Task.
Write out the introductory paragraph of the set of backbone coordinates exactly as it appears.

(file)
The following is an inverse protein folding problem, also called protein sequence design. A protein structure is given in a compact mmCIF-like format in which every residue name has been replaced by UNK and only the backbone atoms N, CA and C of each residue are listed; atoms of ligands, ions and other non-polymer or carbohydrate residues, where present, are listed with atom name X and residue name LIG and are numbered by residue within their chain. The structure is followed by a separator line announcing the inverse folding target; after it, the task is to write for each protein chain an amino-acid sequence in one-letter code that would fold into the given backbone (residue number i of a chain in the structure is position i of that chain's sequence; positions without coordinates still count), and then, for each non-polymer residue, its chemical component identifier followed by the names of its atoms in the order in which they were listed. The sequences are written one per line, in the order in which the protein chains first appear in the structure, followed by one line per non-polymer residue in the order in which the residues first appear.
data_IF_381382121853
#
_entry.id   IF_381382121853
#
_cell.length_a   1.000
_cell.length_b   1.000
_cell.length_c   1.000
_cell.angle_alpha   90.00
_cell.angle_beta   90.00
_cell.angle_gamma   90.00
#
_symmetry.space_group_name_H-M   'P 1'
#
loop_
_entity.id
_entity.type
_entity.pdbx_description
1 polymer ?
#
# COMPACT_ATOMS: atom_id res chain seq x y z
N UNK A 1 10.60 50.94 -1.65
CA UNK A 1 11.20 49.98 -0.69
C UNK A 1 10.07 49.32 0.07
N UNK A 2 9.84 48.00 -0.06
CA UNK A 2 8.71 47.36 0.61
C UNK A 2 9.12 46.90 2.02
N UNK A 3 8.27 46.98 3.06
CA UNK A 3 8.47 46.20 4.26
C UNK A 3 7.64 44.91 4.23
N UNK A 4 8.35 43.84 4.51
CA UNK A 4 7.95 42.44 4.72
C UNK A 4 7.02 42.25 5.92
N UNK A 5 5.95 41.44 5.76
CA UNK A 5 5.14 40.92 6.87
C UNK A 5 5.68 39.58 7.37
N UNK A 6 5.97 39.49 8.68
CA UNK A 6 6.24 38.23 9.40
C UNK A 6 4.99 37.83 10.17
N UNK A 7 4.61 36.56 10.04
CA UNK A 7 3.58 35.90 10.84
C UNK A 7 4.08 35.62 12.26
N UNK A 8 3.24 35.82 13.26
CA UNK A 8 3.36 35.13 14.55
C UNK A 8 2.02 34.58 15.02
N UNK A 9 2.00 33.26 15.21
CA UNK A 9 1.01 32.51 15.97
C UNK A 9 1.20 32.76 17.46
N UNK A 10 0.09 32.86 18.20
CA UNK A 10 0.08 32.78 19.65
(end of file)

The following is an inverse protein folding problem, also called protein sequence design. A protein structure is given in a compact mmCIF-like format in which every residue name has been replaced by UNK and only the backbone atoms N, CA and C of each residue are listed; atoms of ligands, ions and other non-polymer or carbohydrate residues, where present, are listed with atom name X and residue name LIG and are numbered by residue within their chain. The structure is followed by a separator line announcing the inverse folding target; after it, the task is to write for each protein chain an amino-acid sequence in one-letter code that would fold into the given backbone (residue number i of a chain in the structure is position i of that chain's sequence; positions without coordinates still count), and then, for each non-polymer residue, its chemical component identifier followed by the names of its atoms in the order in which they were listed. The sequences are written one per line, in the order in which the protein chains first appear in the structure, followed by one line per non-polymer residue in the order in which the residues first appear.